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Im Confused I need some help please

Hi guys my name is edward and i'm new to this forum. i have a problem and i hope u guys can help me. It might be a basic question for the most of u.
I have been at various live events where people use dynamic mics on stage.i'm not quite sure how to phrase this question, but here it goes. i heard people set up these mics in a way i cant understand. what i mean is, when the speaker speaks into the mike from say 2ft away or 2inches away the sound level sounds the same. What are they doing there? are they using a compressor in the side chain to to make the lower sounding words to match the lound ones? second how do they have such high gain on the mics with out getting feedback. The reason i ask this is that i run sound at a local bible study and i cant get the lead vocalist to sing on axis to the mic. she tends to keep the mic 1ft away at times and sometimes an inch away. the volume keeps modulating like crazy. i hope u guys dont mind helping me with this issue. thanks in advance


Pro Audio Guest Mon, 06/19/2006 - 00:57
i'm using a allen and heath mixer. i dont have major feedback back issue's anymore i figured that one out. why do i find the emercency exits a problem? Cause the room is a wierd polygon shape with exits on all four conors and 2 doors on opposing side's of the left and right walls! I dont get why they did that. When u see how small that room is u might wonder why they did that as well. anyways my original post was out of curiousty. I was just confused how they got the sound to sound same at diferent distances from the mic. Dynamic compression makes sense( the problem was that i was just over thinking to get to the solution).I dont need much to get good sound. i was just trying to be all fancy lmao. i really apreciate the help guys! good looking out folks 8-) what would i do without all of you!

zemlin Mon, 06/12/2006 - 17:37
Dynamic range compression will help control the amplitude modulation you're experiencing, but it will not correct for bad microphone technique, nor will it solve any feedback issues - and in this application, there is no side chaining involved.

An EQ can help with feedback by allowing you to back down the frequencies that are feeding back so you can bump up the rest of the signal before it starts feeding back.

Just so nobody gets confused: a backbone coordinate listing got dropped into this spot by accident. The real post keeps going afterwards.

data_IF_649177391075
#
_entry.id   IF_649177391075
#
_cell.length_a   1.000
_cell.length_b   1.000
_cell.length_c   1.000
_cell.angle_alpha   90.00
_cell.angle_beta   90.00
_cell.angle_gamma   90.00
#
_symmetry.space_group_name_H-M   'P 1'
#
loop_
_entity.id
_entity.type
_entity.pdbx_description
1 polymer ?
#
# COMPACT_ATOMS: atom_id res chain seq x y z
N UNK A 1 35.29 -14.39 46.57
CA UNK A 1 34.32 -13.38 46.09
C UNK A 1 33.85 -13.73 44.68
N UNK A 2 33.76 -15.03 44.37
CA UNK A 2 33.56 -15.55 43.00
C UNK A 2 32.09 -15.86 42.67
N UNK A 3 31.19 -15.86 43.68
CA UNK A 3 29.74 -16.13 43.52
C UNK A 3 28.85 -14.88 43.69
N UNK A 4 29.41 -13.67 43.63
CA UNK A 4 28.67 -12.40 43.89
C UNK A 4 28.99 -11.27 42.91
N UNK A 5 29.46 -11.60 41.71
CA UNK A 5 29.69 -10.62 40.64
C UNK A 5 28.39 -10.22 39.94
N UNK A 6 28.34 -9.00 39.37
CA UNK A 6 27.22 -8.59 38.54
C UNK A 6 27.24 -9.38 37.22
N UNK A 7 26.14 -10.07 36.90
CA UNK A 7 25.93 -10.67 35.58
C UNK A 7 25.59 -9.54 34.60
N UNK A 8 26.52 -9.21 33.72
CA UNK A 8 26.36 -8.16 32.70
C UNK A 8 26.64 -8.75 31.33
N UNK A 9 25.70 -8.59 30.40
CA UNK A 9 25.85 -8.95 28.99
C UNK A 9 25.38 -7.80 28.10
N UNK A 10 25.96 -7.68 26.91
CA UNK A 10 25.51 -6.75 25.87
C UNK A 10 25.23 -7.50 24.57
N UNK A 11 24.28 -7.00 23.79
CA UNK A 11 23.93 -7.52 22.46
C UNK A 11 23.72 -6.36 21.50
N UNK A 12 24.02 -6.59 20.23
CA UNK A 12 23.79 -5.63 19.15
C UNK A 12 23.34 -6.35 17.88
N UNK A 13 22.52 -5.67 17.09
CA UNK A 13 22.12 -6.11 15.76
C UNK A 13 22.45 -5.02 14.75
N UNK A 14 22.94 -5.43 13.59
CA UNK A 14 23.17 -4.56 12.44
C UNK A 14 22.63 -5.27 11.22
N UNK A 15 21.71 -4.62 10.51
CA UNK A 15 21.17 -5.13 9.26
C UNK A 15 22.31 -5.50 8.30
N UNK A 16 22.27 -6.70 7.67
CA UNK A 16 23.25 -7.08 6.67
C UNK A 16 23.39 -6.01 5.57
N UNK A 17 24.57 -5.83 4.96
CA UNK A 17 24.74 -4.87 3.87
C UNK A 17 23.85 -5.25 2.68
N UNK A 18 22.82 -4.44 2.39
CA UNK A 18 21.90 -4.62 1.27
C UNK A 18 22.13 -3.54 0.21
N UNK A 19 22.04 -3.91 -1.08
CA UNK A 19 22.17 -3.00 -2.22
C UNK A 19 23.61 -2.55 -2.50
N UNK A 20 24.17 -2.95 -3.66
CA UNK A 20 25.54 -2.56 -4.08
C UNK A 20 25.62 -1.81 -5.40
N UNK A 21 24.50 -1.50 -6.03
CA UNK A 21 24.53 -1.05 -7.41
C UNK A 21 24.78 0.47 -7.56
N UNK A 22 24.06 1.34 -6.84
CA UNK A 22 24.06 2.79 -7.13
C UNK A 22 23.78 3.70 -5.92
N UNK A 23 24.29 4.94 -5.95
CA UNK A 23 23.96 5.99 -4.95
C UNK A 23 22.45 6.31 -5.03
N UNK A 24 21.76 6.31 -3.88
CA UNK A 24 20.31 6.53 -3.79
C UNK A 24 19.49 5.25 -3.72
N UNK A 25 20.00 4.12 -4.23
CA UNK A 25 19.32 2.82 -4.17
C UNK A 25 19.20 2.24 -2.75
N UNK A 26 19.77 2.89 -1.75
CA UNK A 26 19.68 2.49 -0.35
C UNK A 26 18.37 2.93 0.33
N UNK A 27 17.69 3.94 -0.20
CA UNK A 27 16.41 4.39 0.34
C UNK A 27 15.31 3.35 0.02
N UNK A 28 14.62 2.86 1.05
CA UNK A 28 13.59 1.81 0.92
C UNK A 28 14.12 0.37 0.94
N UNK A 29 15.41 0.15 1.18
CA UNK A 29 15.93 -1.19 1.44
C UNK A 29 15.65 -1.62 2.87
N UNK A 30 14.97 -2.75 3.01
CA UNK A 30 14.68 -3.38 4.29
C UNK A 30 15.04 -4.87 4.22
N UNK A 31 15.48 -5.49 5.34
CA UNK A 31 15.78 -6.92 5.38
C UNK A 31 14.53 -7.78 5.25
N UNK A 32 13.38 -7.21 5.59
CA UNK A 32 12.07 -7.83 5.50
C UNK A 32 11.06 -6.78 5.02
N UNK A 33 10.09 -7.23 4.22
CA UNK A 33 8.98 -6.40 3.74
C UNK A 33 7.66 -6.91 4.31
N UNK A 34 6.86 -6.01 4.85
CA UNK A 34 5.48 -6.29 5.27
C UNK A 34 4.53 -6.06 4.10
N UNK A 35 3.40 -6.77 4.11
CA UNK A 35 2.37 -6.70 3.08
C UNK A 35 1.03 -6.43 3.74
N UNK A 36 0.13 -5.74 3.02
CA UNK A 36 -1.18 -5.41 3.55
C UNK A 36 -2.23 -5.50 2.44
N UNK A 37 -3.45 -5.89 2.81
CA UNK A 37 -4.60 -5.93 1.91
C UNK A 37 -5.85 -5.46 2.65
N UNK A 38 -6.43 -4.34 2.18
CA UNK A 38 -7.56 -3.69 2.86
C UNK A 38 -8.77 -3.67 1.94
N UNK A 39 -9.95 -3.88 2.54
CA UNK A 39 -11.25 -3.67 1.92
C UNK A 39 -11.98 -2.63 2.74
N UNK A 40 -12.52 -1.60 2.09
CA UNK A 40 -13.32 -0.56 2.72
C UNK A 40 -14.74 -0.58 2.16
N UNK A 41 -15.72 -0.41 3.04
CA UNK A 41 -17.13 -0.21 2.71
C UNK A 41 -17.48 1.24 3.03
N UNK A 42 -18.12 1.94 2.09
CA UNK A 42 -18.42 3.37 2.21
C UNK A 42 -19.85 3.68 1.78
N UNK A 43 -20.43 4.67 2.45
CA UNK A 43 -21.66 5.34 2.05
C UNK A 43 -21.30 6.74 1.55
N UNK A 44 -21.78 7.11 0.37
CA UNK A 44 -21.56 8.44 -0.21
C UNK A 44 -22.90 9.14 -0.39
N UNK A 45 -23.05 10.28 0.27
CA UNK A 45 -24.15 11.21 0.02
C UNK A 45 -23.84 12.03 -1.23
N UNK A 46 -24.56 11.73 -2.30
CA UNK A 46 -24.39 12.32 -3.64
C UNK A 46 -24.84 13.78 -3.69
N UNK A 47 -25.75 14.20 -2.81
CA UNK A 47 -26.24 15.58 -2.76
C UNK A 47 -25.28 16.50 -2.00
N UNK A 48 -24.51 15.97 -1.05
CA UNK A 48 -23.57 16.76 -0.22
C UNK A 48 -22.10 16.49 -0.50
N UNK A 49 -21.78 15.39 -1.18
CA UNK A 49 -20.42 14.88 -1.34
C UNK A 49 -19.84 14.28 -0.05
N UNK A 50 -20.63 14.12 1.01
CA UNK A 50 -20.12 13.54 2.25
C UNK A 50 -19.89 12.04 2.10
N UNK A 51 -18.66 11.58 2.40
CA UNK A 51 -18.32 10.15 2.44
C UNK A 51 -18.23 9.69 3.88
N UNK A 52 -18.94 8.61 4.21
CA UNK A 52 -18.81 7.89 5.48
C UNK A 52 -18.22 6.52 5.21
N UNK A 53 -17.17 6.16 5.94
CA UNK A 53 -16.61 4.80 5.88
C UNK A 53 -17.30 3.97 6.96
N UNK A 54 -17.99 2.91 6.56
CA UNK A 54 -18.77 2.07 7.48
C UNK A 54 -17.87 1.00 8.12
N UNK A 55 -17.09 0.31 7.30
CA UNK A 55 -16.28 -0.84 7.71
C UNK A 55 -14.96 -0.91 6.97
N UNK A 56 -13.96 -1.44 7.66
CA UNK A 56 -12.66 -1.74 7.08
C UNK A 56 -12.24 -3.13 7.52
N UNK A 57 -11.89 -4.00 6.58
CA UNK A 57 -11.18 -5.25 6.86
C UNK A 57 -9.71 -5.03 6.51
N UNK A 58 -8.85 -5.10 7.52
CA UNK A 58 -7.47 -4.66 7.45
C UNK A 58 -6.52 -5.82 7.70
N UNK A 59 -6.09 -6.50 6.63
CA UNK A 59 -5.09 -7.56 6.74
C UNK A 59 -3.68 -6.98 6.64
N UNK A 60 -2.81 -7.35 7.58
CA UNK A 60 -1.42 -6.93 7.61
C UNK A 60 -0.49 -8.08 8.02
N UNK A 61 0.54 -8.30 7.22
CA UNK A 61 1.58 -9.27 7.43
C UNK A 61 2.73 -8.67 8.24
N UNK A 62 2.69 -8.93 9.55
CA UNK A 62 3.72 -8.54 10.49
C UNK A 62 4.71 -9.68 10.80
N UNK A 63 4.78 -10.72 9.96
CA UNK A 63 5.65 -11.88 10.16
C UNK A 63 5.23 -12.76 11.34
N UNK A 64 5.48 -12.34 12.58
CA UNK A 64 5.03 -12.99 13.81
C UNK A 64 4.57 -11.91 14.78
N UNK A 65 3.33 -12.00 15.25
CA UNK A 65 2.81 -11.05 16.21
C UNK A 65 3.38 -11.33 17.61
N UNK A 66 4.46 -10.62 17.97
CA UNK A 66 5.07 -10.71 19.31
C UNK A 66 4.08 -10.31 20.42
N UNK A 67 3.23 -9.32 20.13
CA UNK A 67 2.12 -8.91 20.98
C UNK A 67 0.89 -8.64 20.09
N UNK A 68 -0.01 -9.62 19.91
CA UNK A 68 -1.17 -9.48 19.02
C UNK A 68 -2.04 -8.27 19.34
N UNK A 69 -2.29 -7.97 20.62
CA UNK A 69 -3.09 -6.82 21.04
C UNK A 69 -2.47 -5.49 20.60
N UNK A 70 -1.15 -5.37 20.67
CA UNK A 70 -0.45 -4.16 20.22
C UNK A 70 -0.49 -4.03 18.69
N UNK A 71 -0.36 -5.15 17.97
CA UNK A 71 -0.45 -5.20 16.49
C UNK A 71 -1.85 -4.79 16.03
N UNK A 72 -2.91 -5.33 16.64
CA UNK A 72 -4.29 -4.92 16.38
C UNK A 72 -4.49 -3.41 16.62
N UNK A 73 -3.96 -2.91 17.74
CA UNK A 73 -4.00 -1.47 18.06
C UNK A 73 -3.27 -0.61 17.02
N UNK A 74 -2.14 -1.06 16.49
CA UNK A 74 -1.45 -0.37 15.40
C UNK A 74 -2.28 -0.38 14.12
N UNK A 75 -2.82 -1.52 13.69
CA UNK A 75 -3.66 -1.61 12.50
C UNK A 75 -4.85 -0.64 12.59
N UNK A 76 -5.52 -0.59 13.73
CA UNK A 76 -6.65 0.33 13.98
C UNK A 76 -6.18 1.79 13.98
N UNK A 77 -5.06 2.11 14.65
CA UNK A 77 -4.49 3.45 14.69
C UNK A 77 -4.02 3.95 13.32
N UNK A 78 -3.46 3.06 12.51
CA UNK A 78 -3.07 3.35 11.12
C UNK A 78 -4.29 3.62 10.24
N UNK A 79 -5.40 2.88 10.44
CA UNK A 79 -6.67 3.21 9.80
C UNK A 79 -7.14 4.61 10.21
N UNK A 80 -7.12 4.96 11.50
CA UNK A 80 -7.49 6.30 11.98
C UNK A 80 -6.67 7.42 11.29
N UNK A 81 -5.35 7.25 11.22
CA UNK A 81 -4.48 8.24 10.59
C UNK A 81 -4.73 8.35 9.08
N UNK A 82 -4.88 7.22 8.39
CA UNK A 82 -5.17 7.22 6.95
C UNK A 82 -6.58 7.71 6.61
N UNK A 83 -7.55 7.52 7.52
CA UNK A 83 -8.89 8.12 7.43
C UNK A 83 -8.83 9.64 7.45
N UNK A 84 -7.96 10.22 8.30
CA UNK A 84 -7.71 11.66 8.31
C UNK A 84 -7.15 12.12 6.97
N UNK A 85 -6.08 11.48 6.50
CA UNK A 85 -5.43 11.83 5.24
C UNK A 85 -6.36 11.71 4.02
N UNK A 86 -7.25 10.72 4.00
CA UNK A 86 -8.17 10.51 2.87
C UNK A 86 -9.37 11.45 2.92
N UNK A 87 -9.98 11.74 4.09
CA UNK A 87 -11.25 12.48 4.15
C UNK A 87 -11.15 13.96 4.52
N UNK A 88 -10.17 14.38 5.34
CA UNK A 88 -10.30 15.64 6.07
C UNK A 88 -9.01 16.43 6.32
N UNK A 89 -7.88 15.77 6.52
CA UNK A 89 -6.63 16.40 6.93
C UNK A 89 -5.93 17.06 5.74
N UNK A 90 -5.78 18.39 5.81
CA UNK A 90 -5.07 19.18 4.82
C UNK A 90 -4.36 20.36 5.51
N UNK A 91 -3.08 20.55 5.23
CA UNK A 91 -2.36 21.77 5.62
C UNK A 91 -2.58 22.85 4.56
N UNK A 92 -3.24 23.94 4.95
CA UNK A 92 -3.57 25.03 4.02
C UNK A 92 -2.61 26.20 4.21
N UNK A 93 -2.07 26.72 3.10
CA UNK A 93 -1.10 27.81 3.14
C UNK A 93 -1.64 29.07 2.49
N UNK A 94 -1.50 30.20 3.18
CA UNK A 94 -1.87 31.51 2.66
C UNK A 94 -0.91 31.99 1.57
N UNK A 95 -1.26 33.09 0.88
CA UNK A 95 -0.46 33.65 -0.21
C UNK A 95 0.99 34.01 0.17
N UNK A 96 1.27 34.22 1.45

Microphone selection and positioning also come into play. A hyper or super cardioid microphone will generally allow more gain before feedback, but requires the talent to stay on axis more than with a cardioid.

There are also "feedback destroyer" devices you can put in the signal change. These are simply automated notch filters doing the same thing the EQ can do, but automatically and with a narrower notch in the frequency band.

RemyRAD Mon, 06/12/2006 - 23:21
I second what Karl has to say. Much of what you describe comes down to good engineering practices by experienced personnel.

Dynamics processing such as limiting/compression can be added to live PA reinforced microphones only after the feedback issues have been dealt with first and proper levels carefully adjusted. This coupled with proper speaker placement with ample distance from the microphones. Not microphones whose speakers are close by and parallel with the microphones with wide dispersion horns, as in a smaller venue such as your church. That is a recipe for feedback.

It may also be worth noting that many people install 1/3rd octave graphic equalizer's into their PA systems. Most people don't even know how to use them correctly. I frequently see people have them adjusted with nice "smooth curves". That's what the program equalizers do on the audio board! That scenario might be fine if you are trying to "voice" a speaker system, that feature separate drivers and not an integrated complete speaker. That nice curve it is certainly NOT FOR FEEDBACK SUPPRESSION.